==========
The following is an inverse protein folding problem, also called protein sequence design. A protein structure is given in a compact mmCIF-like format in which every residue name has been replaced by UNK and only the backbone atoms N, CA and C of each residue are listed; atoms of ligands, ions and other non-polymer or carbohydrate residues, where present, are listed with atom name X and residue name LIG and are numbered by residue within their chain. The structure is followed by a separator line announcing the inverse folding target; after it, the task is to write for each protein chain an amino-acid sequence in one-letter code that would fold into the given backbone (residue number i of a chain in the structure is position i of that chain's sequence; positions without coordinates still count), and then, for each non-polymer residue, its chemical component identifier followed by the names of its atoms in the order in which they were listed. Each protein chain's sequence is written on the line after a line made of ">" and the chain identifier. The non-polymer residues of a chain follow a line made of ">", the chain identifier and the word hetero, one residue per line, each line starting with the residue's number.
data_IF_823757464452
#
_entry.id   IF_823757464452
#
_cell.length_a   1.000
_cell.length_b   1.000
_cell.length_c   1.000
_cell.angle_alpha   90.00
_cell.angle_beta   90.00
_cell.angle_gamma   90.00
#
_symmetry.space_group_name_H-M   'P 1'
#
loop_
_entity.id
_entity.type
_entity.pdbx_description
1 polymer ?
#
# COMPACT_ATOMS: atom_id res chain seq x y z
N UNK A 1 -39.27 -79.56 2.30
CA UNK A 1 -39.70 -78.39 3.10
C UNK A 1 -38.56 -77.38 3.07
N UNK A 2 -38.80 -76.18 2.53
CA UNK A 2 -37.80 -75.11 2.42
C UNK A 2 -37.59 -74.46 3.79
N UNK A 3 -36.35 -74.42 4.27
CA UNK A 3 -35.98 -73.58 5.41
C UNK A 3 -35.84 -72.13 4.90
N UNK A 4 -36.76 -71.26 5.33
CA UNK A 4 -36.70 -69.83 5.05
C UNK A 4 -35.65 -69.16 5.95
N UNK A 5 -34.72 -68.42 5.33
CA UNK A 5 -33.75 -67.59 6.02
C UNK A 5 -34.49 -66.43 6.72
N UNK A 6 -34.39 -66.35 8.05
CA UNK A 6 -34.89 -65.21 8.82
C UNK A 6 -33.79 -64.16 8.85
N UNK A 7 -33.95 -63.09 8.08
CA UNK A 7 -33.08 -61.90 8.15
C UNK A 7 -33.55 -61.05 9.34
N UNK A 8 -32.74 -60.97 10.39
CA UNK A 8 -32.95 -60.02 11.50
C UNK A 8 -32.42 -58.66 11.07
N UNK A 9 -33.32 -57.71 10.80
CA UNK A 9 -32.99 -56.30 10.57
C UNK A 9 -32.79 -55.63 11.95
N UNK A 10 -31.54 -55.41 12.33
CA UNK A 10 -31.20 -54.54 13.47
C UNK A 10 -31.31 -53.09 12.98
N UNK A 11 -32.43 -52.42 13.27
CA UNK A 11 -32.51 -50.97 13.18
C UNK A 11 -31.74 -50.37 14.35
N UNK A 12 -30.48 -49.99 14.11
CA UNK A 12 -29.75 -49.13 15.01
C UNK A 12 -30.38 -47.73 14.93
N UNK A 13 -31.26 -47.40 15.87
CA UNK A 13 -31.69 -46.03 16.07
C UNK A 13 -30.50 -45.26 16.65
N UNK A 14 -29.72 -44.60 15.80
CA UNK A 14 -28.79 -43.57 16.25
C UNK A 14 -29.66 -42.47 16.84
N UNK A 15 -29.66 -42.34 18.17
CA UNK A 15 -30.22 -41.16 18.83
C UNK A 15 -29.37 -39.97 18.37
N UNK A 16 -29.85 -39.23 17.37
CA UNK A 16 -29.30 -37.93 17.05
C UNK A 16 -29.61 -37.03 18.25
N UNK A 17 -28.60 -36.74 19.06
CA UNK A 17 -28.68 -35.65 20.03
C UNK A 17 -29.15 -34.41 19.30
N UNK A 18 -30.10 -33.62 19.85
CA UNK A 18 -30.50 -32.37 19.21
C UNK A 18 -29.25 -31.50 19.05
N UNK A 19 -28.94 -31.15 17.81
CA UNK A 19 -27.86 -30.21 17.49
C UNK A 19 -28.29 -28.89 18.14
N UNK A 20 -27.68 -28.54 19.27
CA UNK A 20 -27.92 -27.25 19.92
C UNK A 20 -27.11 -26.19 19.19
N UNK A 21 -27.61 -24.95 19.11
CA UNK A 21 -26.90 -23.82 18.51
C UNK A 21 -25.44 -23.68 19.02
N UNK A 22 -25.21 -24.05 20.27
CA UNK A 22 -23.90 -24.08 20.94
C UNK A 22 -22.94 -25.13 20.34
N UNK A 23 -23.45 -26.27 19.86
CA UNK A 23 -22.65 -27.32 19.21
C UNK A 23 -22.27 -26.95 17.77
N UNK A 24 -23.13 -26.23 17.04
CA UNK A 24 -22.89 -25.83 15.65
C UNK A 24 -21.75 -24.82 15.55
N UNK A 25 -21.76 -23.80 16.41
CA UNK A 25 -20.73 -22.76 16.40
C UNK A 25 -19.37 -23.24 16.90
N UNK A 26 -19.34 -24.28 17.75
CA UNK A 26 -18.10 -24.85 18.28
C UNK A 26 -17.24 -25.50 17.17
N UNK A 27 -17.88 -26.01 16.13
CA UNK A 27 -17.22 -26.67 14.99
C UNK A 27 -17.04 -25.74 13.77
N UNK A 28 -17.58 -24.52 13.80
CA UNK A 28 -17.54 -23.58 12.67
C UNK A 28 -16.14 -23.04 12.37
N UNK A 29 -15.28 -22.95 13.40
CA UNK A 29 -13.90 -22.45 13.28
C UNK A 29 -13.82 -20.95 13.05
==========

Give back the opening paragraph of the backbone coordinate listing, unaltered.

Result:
The following is an inverse protein folding problem, also called protein sequence design. A protein structure is given in a compact mmCIF-like format in which every residue name has been replaced by UNK and only the backbone atoms N, CA and C of each residue are listed; atoms of ligands, ions and other non-polymer or carbohydrate residues, where present, are listed with atom name X and residue name LIG and are numbered by residue within their chain. The structure is followed by a separator line announcing the inverse folding target; after it, the task is to write for each protein chain an amino-acid sequence in one-letter code that would fold into the given backbone (residue number i of a chain in the structure is position i of that chain's sequence; positions without coordinates still count), and then, for each non-polymer residue, its chemical component identifier followed by the names of its atoms in the order in which they were listed. Each protein chain's sequence is written on the line after a line made of ">" and the chain identifier. The non-polymer residues of a chain follow a line made of ">", the chain identifier and the word hetero, one residue per line, each line starting with the residue's number.